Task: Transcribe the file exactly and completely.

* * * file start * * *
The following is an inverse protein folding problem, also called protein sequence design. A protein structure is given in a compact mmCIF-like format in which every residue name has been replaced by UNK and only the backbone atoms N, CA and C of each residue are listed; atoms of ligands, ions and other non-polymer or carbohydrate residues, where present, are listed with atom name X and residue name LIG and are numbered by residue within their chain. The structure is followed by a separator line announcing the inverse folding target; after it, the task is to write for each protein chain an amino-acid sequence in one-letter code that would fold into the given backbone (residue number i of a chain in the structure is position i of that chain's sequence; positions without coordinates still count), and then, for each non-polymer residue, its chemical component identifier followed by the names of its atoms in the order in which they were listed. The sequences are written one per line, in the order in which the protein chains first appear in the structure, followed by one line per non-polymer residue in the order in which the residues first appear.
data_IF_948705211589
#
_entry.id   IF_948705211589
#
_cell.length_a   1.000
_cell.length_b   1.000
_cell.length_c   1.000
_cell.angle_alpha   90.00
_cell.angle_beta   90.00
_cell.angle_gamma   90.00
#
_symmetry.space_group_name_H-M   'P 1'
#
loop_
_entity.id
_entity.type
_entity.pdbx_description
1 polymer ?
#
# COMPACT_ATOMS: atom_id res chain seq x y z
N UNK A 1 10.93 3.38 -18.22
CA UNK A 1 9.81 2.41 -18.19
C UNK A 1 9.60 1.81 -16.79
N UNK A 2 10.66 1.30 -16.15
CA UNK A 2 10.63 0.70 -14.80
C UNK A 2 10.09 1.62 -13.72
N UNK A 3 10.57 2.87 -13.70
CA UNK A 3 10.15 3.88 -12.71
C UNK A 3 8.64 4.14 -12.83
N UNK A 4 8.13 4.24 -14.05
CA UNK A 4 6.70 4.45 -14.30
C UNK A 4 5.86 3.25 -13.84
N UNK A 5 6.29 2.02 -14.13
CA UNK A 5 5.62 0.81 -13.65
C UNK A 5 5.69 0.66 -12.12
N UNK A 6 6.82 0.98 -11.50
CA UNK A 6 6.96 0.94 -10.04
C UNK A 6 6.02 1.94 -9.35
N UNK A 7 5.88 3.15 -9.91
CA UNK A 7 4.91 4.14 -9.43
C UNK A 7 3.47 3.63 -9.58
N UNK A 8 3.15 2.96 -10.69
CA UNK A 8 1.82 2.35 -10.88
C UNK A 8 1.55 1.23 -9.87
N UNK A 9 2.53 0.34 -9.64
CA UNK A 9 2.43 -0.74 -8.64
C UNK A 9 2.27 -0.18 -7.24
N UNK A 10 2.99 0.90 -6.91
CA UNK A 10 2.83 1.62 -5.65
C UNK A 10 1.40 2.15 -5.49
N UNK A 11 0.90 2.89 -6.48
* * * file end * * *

The following is an inverse protein folding problem, also called protein sequence design. A protein structure is given in a compact mmCIF-like format in which every residue name has been replaced by UNK and only the backbone atoms N, CA and C of each residue are listed; atoms of ligands, ions and other non-polymer or carbohydrate residues, where present, are listed with atom name X and residue name LIG and are numbered by residue within their chain. The structure is followed by a separator line announcing the inverse folding target; after it, the task is to write for each protein chain an amino-acid sequence in one-letter code that would fold into the given backbone (residue number i of a chain in the structure is position i of that chain's sequence; positions without coordinates still count), and then, for each non-polymer residue, its chemical component identifier followed by the names of its atoms in the order in which they were listed. The sequences are written one per line, in the order in which the protein chains first appear in the structure, followed by one line per non-polymer residue in the order in which the residues first appear.
data_IF_948705211589
#
_entry.id   IF_948705211589
#
_cell.length_a   1.000
_cell.length_b   1.000
_cell.length_c   1.000
_cell.angle_alpha   90.00
_cell.angle_beta   90.00
_cell.angle_gamma   90.00
#
_symmetry.space_group_name_H-M   'P 1'
#
loop_
_entity.id
_entity.type
_entity.pdbx_description
1 polymer ?
#
# COMPACT_ATOMS: atom_id res chain seq x y z
N UNK A 1 10.93 3.38 -18.22
CA UNK A 1 9.81 2.41 -18.19
C UNK A 1 9.60 1.81 -16.79
N UNK A 2 10.66 1.30 -16.15
CA UNK A 2 10.63 0.70 -14.80
C UNK A 2 10.09 1.62 -13.72
N UNK A 3 10.57 2.87 -13.70
CA UNK A 3 10.15 3.88 -12.71
C UNK A 3 8.64 4.14 -12.83
N UNK A 4 8.13 4.24 -14.05
CA UNK A 4 6.70 4.45 -14.30
C UNK A 4 5.86 3.25 -13.84
N UNK A 5 6.29 2.02 -14.13
CA UNK A 5 5.62 0.81 -13.65
C UNK A 5 5.69 0.66 -12.12
N UNK A 6 6.82 0.98 -11.50
CA UNK A 6 6.96 0.94 -10.04
C UNK A 6 6.02 1.94 -9.35
N UNK A 7 5.88 3.15 -9.91
CA UNK A 7 4.91 4.14 -9.43
C UNK A 7 3.47 3.63 -9.58
N UNK A 8 3.15 2.96 -10.69
CA UNK A 8 1.82 2.35 -10.88
C UNK A 8 1.55 1.23 -9.87
N UNK A 9 2.53 0.34 -9.64
CA UNK A 9 2.43 -0.74 -8.64
C UNK A 9 2.27 -0.18 -7.24
N UNK A 10 2.99 0.90 -6.91
CA UNK A 10 2.83 1.62 -5.65
C UNK A 10 1.40 2.15 -5.49
N UNK A 11 0.90 2.89 -6.48